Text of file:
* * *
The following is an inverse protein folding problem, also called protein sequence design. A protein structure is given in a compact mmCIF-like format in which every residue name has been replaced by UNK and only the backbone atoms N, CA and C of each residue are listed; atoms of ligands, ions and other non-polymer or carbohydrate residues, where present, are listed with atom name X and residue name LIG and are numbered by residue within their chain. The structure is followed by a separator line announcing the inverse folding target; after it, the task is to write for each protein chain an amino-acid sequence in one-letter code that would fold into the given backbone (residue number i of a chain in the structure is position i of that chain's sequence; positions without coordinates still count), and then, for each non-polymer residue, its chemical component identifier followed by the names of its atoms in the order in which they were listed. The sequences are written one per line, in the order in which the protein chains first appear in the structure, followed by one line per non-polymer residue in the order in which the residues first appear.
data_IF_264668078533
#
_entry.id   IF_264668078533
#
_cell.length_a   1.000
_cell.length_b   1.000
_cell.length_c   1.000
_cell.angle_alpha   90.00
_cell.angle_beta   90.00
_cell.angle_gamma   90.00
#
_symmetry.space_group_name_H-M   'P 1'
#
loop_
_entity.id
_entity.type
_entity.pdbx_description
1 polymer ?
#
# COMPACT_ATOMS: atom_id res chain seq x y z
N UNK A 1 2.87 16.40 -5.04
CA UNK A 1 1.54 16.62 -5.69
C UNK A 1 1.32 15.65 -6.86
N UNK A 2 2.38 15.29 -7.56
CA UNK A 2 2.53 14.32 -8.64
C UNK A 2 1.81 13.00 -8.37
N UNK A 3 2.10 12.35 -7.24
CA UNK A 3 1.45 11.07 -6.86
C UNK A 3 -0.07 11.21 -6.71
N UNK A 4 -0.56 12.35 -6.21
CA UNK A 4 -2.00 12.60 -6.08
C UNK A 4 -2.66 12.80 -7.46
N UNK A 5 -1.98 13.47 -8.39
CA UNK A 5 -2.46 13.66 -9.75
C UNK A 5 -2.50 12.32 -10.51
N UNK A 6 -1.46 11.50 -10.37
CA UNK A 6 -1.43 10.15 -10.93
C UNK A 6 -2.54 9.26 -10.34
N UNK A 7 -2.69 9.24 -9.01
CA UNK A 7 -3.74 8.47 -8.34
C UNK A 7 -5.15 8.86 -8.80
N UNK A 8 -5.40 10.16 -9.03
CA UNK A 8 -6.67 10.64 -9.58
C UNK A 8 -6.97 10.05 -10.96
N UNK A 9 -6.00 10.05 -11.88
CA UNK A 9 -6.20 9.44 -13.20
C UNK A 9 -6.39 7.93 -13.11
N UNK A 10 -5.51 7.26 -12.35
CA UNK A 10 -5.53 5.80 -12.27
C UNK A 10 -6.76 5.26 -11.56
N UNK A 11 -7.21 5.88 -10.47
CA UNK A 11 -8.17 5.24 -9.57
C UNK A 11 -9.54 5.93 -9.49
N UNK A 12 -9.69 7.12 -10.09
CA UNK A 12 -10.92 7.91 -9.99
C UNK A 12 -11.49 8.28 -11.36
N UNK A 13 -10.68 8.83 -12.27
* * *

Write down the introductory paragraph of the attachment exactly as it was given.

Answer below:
The following is an inverse protein folding problem, also called protein sequence design. A protein structure is given in a compact mmCIF-like format in which every residue name has been replaced by UNK and only the backbone atoms N, CA and C of each residue are listed; atoms of ligands, ions and other non-polymer or carbohydrate residues, where present, are listed with atom name X and residue name LIG and are numbered by residue within their chain. The structure is followed by a separator line announcing the inverse folding target; after it, the task is to write for each protein chain an amino-acid sequence in one-letter code that would fold into the given backbone (residue number i of a chain in the structure is position i of that chain's sequence; positions without coordinates still count), and then, for each non-polymer residue, its chemical component identifier followed by the names of its atoms in the order in which they were listed. The sequences are written one per line, in the order in which the protein chains first appear in the structure, followed by one line per non-polymer residue in the order in which the residues first appear.